http://www.astronautix.com/engines/lr895.htm
http://www.astronautix.com/engines/lr1055.htm

Pat

Pat Flannery March 8th 07 03:45 PM

The 100/10/1 Rule.
 


Jeff Findley wrote:
False, especailly for an expendable SSTO. An expendable SSTO isn't all that
hard to do, it's just that no one has tried. The "performance uber alles"
philosophy of your typical aerospace engineer makes them *really* want to
drop some of the heavy bits on the way up, even if it adds complexity and
cost to the design because they always think that the performance gained is
worth the added cost.


You can see the germ of Atlas in North Amercian Aviation's HATV design
from 1946: http://history.nasa.gov/SP-4202/p1-10.jpg
You can just see an engineer looking at that, and thinking: "Now , if we
could jettison the eight small motors once a lot of the fuel was burnt..."

Pat

Danny Deger March 8th 07 04:18 PM

The 100/10/1 Rule.
 

"Danny Deger" wrote in message
...

"Reunite Gondwanaland (Mary Shafer)" wrote in
message ...
On Sun, 04 Mar 2007 20:46:23 -0600, kT wrote:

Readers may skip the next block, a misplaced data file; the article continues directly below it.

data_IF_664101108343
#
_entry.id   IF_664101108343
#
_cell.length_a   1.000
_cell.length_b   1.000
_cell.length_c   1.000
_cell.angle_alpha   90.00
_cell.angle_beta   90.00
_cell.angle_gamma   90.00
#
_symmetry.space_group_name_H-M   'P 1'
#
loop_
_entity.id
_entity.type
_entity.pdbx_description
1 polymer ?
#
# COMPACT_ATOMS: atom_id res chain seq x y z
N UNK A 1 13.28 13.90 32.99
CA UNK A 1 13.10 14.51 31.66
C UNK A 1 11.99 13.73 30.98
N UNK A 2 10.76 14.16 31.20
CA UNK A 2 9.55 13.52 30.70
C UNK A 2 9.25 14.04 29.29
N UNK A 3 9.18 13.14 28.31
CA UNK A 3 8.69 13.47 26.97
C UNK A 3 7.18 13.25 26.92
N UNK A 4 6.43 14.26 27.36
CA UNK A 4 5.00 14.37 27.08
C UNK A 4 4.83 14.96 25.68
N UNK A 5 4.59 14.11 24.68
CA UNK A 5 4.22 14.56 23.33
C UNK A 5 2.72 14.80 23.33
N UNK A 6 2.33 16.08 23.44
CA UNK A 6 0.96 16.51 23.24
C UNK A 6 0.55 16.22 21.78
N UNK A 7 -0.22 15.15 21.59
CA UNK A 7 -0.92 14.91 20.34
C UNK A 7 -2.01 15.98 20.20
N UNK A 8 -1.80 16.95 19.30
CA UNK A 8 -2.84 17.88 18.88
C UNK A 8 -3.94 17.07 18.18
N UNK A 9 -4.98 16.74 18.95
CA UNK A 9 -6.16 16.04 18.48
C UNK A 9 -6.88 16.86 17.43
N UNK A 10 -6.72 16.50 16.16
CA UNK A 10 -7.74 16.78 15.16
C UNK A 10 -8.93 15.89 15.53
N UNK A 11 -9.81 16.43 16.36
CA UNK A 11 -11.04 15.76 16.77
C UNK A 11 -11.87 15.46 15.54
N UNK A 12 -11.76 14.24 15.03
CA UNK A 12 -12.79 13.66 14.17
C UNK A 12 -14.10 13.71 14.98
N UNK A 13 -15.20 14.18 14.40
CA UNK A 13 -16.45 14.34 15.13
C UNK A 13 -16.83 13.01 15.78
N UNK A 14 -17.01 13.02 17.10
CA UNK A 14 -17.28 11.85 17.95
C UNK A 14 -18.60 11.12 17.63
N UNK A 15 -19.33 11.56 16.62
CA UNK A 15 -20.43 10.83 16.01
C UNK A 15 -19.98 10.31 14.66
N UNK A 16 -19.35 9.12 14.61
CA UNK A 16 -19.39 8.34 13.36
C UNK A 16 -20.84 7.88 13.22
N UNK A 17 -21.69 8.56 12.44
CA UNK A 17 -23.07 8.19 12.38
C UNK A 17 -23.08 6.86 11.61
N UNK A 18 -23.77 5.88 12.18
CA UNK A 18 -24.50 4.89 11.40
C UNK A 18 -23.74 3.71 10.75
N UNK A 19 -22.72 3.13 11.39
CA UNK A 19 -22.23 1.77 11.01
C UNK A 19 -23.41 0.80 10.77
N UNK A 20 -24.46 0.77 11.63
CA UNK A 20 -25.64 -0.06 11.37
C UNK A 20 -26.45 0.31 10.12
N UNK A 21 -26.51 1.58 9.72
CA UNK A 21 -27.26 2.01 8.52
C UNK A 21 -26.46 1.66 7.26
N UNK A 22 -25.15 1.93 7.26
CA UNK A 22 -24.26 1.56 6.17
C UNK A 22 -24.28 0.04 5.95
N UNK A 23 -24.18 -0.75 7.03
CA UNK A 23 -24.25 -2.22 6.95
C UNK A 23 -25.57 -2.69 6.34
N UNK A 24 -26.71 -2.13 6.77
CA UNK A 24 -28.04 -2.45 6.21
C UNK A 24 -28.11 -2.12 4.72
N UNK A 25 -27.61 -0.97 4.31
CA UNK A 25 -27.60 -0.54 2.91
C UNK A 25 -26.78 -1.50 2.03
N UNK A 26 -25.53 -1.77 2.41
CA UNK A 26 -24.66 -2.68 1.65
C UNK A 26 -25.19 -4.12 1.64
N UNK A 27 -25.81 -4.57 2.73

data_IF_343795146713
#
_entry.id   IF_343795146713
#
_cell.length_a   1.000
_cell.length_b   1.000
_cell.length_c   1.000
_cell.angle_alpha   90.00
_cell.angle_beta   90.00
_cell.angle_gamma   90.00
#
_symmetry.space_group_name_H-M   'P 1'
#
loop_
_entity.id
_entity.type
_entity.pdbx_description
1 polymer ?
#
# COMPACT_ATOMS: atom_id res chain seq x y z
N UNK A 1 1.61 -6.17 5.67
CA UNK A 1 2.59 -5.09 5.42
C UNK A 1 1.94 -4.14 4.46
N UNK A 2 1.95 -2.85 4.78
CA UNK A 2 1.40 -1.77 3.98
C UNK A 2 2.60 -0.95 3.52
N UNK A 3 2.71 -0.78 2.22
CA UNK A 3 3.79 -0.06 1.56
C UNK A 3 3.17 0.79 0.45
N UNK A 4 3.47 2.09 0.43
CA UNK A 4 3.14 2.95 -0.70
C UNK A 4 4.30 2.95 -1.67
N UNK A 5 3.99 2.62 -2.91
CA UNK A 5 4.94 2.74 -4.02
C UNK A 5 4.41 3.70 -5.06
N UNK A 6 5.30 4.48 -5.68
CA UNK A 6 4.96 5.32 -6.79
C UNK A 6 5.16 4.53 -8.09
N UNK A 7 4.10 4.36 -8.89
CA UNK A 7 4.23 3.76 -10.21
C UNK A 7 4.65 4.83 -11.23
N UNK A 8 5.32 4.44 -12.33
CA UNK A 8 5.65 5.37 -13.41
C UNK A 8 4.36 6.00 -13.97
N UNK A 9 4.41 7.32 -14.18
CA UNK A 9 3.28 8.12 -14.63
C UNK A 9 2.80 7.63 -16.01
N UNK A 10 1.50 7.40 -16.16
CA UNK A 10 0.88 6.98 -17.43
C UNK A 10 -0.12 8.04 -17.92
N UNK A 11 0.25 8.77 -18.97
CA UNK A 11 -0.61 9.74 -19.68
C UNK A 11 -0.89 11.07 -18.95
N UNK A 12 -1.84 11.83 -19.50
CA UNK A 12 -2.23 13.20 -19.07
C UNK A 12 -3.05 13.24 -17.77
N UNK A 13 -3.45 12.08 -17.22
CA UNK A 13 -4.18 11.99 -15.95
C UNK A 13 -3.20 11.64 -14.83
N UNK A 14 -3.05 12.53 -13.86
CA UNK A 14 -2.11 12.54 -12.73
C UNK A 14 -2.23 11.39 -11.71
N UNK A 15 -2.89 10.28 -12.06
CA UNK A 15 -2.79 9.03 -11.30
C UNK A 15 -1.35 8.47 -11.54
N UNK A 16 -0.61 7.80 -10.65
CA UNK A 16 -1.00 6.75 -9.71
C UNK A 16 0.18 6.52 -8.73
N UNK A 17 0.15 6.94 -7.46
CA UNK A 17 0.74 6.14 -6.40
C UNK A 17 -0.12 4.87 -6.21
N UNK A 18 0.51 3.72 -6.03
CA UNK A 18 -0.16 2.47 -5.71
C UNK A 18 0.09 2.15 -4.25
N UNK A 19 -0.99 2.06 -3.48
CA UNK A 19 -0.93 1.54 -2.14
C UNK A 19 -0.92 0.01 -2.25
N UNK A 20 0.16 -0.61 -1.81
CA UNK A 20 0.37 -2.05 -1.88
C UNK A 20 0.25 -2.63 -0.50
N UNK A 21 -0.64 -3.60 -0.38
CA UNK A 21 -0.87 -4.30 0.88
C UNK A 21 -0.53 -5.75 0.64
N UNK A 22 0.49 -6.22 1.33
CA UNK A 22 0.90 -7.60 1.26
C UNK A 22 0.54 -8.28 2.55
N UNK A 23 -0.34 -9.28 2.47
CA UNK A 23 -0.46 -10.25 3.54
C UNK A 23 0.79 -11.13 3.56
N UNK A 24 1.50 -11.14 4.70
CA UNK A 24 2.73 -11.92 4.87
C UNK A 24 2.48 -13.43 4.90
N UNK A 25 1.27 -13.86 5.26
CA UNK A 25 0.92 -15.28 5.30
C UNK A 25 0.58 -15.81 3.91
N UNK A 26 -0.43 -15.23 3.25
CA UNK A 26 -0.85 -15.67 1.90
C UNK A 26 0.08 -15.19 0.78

However, one can argue that the expendable SSTO approach puts almost an
order of magnitude more mass into orbit, which is what I am suggesting.


Has anyone ever put anything into orbit with a single stage? I know
we've managed SSTS, Single Stage To Space, but I don't think we've
managed SSTO.


I don't think so. SSTO requires engines for efficent than we have and
requires fuel tanks lighter than we have. Both of these technologies need
to be developed to make a SSTO space craft. NASA tried to develop these
technologies a few year ago and failed in both. I don't know if there is
even a concept out there to make SSTO possible.


I stand corrected on this. An expendable SSTO is very feasible. The X-33
had problems in large part because it also was attempting to do an
atmospheric entry. The entry requirement added a lot of mass to the system.

Danny Deger




Herb Schaltegger March 8th 07 04:28 PM